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May 09, 2010

Study refutes organic food environment claims

by Ben Webster

Birds such as the skylark and lapwing are less likely to be found in organic fields than on conventional farms, according to a study that contradicts claims that organic agriculture is much better for wildlife.

It concludes that organic farms produce less than half as much food per hectare as ordinary farms and that the small benefits for certain species from avoiding pesticides and artificial fertilisers are far outweighed by the need to make land more productive to feed a growing population.

The research, by the University of Leeds, is another blow to the organic industry, which is already struggling because of falling sales and a report from the Food Standards Agency that found that organic food was no healthier than ordinary produce.

Organic farmers who shun herbicides may also impose higher costs on nearby farms because the weeds that they have tolerated spread to neighbouring fields.

In the most comprehensive study to date of the impact of organic agriculture on biodiversity, the researchers studied 192 fields on 32 farms in central southwest England and the north Midlands. Half were organic and half conventional.

The research found that organic farms had, on average, 12 per cent more biodiversity in terms of the number and variety of plants, birds, earthworms and insects. But the yield from organic fields was 55 per cent lower than from conventional fields growing similar crops in the same areas. While there were more plants and butterflies on organic farms, there was no difference in the number of bees and there were 30 per cent more hoverflies on conventional farms.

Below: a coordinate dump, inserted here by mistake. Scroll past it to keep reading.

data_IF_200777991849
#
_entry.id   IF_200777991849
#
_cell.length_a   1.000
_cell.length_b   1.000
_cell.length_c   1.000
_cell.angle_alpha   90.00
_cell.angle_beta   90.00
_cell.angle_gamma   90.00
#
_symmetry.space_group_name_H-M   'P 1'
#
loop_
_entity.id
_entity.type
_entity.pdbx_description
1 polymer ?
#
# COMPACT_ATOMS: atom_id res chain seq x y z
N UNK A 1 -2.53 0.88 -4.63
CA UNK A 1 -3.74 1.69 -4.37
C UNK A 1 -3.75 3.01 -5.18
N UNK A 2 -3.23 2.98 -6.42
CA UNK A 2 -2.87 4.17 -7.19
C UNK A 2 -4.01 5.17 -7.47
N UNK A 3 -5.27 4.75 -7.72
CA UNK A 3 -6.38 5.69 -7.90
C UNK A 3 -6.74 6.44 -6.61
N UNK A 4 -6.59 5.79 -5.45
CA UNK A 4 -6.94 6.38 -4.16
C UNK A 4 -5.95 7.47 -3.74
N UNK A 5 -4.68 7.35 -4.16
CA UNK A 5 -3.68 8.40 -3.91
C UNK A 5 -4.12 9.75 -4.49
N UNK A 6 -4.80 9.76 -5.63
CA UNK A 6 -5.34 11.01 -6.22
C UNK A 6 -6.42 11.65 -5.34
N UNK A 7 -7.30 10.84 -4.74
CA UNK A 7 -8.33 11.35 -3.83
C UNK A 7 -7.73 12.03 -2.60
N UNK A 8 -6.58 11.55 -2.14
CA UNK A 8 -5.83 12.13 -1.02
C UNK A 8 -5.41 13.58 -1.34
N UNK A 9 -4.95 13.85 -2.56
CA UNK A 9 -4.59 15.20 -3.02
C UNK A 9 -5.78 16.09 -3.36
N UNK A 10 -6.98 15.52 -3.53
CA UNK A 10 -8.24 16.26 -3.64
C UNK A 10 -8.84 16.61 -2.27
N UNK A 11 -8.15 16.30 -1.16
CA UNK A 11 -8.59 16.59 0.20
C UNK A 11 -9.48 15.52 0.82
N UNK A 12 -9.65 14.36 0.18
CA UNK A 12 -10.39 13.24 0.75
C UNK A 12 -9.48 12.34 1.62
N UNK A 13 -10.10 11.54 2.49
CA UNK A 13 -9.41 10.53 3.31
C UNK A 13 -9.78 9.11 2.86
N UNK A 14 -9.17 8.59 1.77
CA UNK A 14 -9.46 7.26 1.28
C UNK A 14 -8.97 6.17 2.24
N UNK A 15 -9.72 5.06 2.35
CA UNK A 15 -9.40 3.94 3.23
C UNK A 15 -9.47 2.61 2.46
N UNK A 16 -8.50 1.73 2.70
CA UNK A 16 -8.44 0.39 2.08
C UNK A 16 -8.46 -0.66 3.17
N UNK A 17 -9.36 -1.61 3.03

Organic fields contained more magpies and jays but 10 per cent fewer small birds such as yellowhammers, corn buntings, linnets, skylarks and lapwings. The researchers found that the larger birds, which were attracted to organic farms by their denser patches of woodland, were scaring away the smaller birds and preying on their nests.

Tim Benton, who led the study published in the journal Ecology Letters, said: “Our results show that to produce the same amount of food using organic rather than conventional means, we’d need to use twice the amount of land for agriculture. As the biodiversity benefits of organic farming are small, the lower yield may be a luxury we can’t afford, particularly in the more productive areas of the UK.”

Professor Benton said that previous studies, which claimed that organic fields contained up to twice as much wildlife as ordinary fields, had failed to compare like with like. They had tended to study organic farms with small fields and lots of hedges and woodland and compare them with more open landscapes.

Professor Benton’s research, supported by the government-funded Rural Economy and Land Use Programme, also found that isolated organic farms made little difference to the level of biodiversity. Greater benefits were detected where there were clusters of organic farms.

The researchers concluded: “Organic methods may be a useful part of the land management mix for the less productive parts of the UK, particularly if policies can encourage farmers to co-ordinate activities to maximise the benefit to wildlife across a larger area. However, given the lower yield and the limited biodiversity benefit of organic farming, it isn’t sustainable to promote it as the best or only method of agriculture. To meet future demands of food production, we will need to keep farming our most productive areas in the most intensive way we can — and potentially offset that by managing some of our remaining land exclusively as wildlife reserves.”

Organic farms account for 4.3 per cent of all British agricultural land but their number is growing steadily. Sales of organic food, drink and other products fell by 12.9 per cent to £1.84 billion last year, according to the Soil Association’s Organic Market Report.

Lord Melchett, the association’s policy director and an organic farmer in Norfolk, said that the productivity of organic farming should be judged according to the total resources used per unit of output, including the oil consumed to produce artificial fertilisers, rather than simply the yield per hectare. He added that the decline in sales in 2009 was a temporary blip caused by the recession.


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